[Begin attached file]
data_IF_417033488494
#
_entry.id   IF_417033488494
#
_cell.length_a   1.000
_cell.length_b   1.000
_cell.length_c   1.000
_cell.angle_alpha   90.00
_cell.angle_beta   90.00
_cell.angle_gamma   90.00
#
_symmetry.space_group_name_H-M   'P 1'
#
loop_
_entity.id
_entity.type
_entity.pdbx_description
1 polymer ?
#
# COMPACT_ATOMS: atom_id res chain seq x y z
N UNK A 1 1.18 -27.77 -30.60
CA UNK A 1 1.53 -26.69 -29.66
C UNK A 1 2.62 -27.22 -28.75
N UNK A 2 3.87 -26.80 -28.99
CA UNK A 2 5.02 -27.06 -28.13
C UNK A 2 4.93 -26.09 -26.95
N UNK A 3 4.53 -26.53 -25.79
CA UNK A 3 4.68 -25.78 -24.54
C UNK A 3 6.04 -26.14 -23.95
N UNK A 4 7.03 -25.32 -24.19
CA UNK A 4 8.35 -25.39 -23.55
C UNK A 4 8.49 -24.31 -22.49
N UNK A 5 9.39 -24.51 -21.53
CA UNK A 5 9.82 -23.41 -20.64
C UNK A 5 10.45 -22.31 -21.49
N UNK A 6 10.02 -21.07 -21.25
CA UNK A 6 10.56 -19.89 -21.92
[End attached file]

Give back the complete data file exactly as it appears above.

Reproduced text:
data_IF_417033488494
#
_entry.id   IF_417033488494
#
_cell.length_a   1.000
_cell.length_b   1.000
_cell.length_c   1.000
_cell.angle_alpha   90.00
_cell.angle_beta   90.00
_cell.angle_gamma   90.00
#
_symmetry.space_group_name_H-M   'P 1'
#
loop_
_entity.id
_entity.type
_entity.pdbx_description
1 polymer ?
#
# COMPACT_ATOMS: atom_id res chain seq x y z
N UNK A 1 1.18 -27.77 -30.60
CA UNK A 1 1.53 -26.69 -29.66
C UNK A 1 2.62 -27.22 -28.75
N UNK A 2 3.87 -26.80 -28.99
CA UNK A 2 5.02 -27.06 -28.13
C UNK A 2 4.93 -26.09 -26.95
N UNK A 3 4.53 -26.53 -25.79
CA UNK A 3 4.68 -25.78 -24.54
C UNK A 3 6.04 -26.14 -23.95
N UNK A 4 7.03 -25.32 -24.19
CA UNK A 4 8.35 -25.39 -23.55
C UNK A 4 8.49 -24.31 -22.49
N UNK A 5 9.39 -24.51 -21.53
CA UNK A 5 9.82 -23.41 -20.64
C UNK A 5 10.45 -22.31 -21.49
N UNK A 6 10.02 -21.07 -21.25
CA UNK A 6 10.56 -19.89 -21.92